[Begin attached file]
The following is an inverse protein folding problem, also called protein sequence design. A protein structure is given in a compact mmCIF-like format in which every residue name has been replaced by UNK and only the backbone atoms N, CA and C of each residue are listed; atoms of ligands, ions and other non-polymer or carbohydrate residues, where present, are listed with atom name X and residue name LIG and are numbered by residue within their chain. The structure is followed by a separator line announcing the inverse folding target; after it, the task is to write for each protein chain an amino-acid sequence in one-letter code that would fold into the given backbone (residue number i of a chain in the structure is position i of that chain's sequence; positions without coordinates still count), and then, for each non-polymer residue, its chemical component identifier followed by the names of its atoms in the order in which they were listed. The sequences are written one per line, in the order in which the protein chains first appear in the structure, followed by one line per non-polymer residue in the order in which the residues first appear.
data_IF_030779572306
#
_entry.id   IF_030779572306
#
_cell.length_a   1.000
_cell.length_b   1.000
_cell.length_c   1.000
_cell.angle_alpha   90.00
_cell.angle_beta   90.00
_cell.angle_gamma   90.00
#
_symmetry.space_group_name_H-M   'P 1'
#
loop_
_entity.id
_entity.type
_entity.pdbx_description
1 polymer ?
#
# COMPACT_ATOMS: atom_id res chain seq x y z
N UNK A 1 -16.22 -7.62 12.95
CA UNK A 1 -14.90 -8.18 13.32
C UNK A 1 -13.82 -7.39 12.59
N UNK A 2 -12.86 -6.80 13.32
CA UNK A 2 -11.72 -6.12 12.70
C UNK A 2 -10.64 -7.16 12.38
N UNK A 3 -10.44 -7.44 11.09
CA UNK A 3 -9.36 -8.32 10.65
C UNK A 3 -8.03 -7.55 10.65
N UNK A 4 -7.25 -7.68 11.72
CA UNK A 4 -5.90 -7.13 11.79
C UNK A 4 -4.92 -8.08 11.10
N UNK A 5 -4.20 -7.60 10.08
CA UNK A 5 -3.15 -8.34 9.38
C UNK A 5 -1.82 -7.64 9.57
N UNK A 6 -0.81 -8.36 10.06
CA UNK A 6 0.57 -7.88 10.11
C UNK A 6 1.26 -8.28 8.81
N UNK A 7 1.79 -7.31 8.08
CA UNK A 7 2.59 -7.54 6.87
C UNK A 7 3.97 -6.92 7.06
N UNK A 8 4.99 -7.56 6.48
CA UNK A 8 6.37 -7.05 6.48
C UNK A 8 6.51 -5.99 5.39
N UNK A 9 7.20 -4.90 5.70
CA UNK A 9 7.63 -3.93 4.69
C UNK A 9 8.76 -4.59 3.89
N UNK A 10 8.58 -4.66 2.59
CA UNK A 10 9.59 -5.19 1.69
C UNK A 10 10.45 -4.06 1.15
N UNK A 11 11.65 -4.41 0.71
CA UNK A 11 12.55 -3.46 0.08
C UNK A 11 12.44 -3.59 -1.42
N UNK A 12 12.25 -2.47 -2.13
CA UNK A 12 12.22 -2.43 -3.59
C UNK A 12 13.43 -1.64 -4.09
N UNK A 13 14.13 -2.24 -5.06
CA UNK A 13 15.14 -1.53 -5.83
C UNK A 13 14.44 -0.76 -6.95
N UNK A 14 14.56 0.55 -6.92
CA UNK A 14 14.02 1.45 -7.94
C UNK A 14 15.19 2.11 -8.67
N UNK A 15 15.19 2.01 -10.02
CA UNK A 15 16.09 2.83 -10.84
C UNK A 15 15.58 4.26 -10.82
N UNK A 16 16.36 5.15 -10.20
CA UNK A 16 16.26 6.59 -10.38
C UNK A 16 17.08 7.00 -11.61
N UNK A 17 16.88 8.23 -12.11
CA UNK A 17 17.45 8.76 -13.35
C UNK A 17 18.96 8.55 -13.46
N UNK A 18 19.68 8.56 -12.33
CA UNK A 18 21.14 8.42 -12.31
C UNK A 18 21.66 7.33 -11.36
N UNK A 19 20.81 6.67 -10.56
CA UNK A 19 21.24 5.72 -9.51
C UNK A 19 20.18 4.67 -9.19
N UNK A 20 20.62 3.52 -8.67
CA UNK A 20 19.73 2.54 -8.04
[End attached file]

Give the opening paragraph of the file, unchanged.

The following is an inverse protein folding problem, also called protein sequence design. A protein structure is given in a compact mmCIF-like format in which every residue name has been replaced by UNK and only the backbone atoms N, CA and C of each residue are listed; atoms of ligands, ions and other non-polymer or carbohydrate residues, where present, are listed with atom name X and residue name LIG and are numbered by residue within their chain. The structure is followed by a separator line announcing the inverse folding target; after it, the task is to write for each protein chain an amino-acid sequence in one-letter code that would fold into the given backbone (residue number i of a chain in the structure is position i of that chain's sequence; positions without coordinates still count), and then, for each non-polymer residue, its chemical component identifier followed by the names of its atoms in the order in which they were listed. The sequences are written one per line, in the order in which the protein chains first appear in the structure, followed by one line per non-polymer residue in the order in which the residues first appear.